U.S. Federal health regulators dealt a major blow to Theranos Inc., banning founder Elizabeth Holmes from operating a blood-testing laboratory for at least two years and yanking regulatory approval for its California lab.
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The Silicon Valley company announced the sanctions, by the Centers for Medicare and Medicaid Services, in a news release late Thursday night.
The sanctions, which include an unspecified monetary penalty, cap eight months of public scrutiny that began in October when The Wall Street Journal raised questions about the company's ability to perform a wide variety of blood tests with just a few drops of blood. Theranos once was a leading light in the technology boom, with the private company valued at $9 billion in 2014.
"We accept full responsibility for the issues at our laboratory in Newark, California, and have already worked to undertake comprehensive remedial actions. Those actions include shutting down and subsequently rebuilding the Newark lab from the ground up, rebuilding quality systems, adding highly experienced leadership, personnel and experts, and implementing enhanced quality and training procedures," Ms. Holmes said in a statement.
"While we are disappointed by CMS' decision, we take these matters very seriously and are committed to fully resolving all outstanding issues with CMS and to demonstrating our dedication to the highest standards of quality and compliance," Ms. Holmes said.
A CMS spokesman couldn't immediately be reached for comment.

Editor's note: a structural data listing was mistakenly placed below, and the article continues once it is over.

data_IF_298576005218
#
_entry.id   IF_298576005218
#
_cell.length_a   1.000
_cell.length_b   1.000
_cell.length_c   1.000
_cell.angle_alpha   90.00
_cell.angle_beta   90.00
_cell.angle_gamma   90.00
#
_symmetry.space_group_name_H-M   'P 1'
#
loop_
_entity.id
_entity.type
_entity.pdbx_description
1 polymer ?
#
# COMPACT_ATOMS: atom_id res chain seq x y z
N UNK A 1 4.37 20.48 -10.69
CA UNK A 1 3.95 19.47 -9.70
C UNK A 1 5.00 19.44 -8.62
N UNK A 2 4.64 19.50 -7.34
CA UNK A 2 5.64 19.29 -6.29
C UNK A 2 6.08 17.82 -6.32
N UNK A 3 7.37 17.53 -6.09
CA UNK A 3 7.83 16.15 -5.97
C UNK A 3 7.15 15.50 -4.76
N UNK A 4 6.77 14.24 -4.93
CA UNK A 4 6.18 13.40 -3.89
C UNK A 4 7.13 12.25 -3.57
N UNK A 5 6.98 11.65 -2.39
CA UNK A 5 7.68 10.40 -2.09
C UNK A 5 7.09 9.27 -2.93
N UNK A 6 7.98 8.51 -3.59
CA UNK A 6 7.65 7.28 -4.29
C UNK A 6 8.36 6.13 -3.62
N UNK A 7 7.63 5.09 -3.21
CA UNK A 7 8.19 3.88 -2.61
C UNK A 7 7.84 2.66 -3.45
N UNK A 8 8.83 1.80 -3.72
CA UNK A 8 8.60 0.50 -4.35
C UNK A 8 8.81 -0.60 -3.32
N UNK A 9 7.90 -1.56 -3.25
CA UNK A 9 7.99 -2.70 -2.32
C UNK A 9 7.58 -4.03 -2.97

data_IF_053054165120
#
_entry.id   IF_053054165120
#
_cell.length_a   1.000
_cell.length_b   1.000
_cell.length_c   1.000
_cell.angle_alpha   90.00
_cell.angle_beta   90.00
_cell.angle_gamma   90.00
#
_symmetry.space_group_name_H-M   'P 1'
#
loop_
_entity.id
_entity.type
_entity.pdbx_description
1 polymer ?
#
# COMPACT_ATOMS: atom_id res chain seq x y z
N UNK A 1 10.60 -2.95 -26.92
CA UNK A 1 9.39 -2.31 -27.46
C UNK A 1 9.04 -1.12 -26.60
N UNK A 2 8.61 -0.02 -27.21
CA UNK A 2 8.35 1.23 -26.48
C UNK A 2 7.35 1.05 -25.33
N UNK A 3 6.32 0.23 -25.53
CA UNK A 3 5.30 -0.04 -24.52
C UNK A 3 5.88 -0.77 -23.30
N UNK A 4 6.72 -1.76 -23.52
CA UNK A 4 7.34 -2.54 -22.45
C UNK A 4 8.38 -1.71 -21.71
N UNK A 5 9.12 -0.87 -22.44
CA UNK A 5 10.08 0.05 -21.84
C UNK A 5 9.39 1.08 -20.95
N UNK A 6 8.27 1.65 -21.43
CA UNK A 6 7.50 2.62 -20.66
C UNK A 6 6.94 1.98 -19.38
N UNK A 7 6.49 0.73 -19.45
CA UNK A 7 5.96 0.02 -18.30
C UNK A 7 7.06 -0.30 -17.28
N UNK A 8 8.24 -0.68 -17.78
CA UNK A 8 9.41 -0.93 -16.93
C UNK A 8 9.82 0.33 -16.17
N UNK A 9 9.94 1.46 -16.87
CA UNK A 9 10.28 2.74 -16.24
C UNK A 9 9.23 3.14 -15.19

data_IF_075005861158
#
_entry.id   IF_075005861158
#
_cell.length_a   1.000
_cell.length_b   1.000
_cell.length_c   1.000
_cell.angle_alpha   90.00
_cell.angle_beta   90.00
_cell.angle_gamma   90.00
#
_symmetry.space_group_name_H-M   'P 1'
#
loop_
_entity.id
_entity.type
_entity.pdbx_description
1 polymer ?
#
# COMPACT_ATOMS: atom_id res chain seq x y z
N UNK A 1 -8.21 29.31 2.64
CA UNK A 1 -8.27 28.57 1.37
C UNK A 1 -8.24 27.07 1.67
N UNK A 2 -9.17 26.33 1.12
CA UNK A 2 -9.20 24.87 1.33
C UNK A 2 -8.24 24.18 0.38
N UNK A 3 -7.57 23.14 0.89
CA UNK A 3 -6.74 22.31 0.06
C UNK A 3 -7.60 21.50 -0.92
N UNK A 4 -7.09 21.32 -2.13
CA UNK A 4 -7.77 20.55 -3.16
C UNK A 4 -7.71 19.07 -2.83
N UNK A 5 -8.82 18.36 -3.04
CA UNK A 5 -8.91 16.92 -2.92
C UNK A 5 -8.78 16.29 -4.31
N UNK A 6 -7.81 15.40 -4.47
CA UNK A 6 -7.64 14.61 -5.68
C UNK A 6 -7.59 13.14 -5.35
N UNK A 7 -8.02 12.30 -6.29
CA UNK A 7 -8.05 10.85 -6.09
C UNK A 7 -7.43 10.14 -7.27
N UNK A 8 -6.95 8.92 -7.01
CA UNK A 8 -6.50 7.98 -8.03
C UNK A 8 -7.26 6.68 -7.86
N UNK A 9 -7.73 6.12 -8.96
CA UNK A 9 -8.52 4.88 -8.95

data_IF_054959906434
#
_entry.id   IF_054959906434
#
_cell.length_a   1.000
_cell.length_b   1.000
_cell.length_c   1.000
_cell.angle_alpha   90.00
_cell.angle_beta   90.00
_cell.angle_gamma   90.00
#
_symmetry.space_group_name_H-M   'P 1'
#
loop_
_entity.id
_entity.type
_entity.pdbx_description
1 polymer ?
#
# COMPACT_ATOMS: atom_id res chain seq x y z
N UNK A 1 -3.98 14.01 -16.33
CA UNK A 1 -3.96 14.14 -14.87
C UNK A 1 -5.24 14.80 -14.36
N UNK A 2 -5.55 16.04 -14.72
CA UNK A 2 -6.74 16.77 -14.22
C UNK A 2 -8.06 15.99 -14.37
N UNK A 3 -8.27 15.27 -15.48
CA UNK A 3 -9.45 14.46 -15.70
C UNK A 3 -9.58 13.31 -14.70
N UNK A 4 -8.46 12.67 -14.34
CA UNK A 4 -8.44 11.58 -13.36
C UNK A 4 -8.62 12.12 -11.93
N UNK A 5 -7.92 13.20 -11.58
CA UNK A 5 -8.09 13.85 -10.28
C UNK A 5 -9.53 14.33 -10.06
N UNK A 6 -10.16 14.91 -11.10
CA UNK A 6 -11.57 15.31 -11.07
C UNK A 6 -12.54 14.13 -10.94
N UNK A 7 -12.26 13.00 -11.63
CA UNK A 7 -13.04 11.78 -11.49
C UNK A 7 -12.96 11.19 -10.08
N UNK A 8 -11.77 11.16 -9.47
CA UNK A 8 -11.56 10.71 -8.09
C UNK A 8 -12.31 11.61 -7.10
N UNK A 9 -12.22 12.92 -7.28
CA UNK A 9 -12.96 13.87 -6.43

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The sanctions include cancellation of the California laboratory's approval to receive Medicare and Medicaid payments for all lab services.
Revocation of the California lab's CLIA certification won't take effect for 60 days, but the company won't conduct any patient testing in the Newark lab until further notice. Theranos said it would continue to work with CMS to "resolve and remediate outstanding issues in the Newark lab, and will continue to provide services to its customers through its Arizona lab."
Theranos recently lost its major retail partner, Walgreen Co., which terminated a partnership to use Theranos blood tests in some of its stores.
In May, The Wall Street Journal reported that Theranos had voided all results for tests run on its proprietary Edison device in 2014 and 2015, and that it had corrected some blood coagulation tests performed in a second laboratory it operates in Scottsdale, Ariz.
Theranos could appeal to an administrative law judge and then a departmental appeals board, which could delay the effective date of some of the sanctions. If Theranos were to appeal, the lab would keep its license pending the outcome of the appeals process. The proposed ban on Ms. Holmes would take effect at the same time as the lab's license revocation and would be subject to the same appeals process.
Theranos had no further comment beyond its news release.
The appeals process could take months, and such appeals have rarely succeeded in the past. A list of appeals decisions on the agency's website shows that the agency didn't lose a single such case from 2001 to the end of 2010.
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